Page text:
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    The Costa Rica News (TCRN) – Drought and water shortages are factors that affect neighboring communities in Guanacaste and the Greater Metropolitan Area. Among those shortages, a project initiated by specialists of the National University (UNA) seeks to reuse, quite simply, gray water produced in homes.

    While liquids are purified in its entirety, they might be reused for household chores that do not involve consumption. The project named ‘Biojardinera’ and was successfully tested in a house in Guanacaste. According to the drivers, installing this system in a house would cost around 300,000 colones ($600).

    “It’s also a response to the problems of sewage contamination. In turn, it has become an alternative waste management to provide reusable water in time of need, but also to decrease the water footprint and to reduce sources of contamination. Many of the people we working with are rural and have poorer septic tanks, if any,” said Nelly López, researcher and project officer of the Institute of Social Studies in Population (IDESPO) UNA.

    How does a Biojardinera work?

    “We built a system where the soapy water is directed from the kitchen sink. The system creates a piped outlet for the gray water from the house to a first tank, which traps sediment and is composed of two plastic containers where all solid particles (fats and waste from the kitchen) are removed,” described López.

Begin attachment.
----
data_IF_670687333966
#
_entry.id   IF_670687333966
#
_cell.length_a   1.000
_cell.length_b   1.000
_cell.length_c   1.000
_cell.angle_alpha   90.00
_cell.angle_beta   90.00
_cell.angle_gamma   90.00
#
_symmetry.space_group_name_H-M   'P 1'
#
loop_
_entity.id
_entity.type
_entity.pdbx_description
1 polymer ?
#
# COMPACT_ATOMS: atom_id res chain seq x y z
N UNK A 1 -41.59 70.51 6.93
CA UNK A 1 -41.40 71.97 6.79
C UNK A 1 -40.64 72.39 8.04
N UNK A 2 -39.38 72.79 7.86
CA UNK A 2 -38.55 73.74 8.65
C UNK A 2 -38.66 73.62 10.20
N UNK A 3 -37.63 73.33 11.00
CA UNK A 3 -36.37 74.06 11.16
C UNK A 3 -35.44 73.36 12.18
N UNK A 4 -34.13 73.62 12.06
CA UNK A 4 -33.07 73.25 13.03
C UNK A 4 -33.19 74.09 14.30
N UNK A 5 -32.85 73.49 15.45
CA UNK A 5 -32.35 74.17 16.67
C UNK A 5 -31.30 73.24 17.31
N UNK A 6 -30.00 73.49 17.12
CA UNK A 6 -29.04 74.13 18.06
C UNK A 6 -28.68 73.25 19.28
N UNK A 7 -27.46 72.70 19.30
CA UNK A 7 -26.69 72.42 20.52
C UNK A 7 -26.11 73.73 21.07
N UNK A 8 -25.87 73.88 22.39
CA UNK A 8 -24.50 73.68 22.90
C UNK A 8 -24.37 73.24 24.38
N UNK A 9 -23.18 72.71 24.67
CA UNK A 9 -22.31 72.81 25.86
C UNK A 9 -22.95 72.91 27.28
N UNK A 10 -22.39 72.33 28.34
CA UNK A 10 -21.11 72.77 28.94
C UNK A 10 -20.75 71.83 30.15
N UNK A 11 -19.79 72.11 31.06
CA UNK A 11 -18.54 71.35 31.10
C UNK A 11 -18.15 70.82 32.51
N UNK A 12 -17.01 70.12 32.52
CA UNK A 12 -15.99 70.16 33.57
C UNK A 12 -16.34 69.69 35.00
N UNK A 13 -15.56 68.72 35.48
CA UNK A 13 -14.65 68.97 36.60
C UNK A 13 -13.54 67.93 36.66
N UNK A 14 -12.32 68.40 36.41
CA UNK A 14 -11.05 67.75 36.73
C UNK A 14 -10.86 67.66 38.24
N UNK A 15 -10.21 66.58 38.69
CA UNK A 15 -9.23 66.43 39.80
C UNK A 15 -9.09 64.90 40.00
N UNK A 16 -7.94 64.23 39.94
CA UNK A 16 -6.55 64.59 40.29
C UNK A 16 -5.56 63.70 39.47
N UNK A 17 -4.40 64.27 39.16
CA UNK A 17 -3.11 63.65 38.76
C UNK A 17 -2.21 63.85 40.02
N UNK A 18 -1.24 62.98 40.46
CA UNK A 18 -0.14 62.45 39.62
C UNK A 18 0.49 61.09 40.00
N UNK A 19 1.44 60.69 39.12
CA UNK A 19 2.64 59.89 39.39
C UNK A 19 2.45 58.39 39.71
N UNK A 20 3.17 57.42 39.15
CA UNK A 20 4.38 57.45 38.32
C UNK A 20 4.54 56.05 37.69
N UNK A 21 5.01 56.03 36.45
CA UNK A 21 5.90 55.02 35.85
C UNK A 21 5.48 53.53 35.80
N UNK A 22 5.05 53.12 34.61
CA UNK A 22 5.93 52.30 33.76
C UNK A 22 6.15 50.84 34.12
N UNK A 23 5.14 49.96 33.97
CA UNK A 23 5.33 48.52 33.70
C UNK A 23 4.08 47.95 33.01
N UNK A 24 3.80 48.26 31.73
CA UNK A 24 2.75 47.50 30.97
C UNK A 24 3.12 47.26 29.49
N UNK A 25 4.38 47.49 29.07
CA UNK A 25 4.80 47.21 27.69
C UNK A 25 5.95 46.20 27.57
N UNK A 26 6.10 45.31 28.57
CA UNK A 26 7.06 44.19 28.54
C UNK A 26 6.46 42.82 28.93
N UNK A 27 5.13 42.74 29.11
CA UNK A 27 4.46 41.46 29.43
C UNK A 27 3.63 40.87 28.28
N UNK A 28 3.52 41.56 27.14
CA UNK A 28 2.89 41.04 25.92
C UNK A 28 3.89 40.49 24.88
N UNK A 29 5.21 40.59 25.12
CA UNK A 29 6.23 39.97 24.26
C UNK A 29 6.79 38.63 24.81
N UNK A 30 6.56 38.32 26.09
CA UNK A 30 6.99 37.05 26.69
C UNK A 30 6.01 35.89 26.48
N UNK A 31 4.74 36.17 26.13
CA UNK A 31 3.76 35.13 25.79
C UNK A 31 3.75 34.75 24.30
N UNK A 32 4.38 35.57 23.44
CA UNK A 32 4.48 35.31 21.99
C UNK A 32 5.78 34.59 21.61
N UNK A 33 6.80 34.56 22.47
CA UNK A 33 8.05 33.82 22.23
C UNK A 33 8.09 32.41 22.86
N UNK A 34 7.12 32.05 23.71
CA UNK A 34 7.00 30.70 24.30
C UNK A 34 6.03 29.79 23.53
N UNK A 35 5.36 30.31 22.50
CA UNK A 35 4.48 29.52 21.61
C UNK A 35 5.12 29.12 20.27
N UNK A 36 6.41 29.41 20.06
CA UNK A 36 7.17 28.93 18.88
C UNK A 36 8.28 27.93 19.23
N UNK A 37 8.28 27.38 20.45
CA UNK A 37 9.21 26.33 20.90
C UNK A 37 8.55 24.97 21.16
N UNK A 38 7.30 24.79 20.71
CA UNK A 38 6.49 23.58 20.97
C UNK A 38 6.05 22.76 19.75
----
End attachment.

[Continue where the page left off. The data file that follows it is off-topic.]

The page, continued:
After that process, dirty water comes to a main shaft, made of different types of stone. That space, where the water falls, is filled with plants having a high water resistance. Through photosynthesis, they oxygenate and purify water.

    “The purified water is then piped out of the storage facility, and exits. This water can then be used for watering plants or other non-potable needs,” explained the specialist.

    UNA also has five harvesting systems for rainwater in Talamanca. This is to equip indigenous areas without potable water service. These projects have been developed since 2008 and where the biojardinera had its starting point in 2012.

    “It’s a pilot project in a state of ‘being studied’. We need to see, with physicochemical analysis, levels of drinking water quality and the possibilities of system performance,” said the researcher.

    The house where the project is installed is owned by a peasant in Guanacaste. The choice was made because the province responds to the dry tropics and usually has problems with the water supply due to low rainfall which stands at nearly four months of each year.

    The Costa Rica News (TCRN)

    San Jose, Costa Rica

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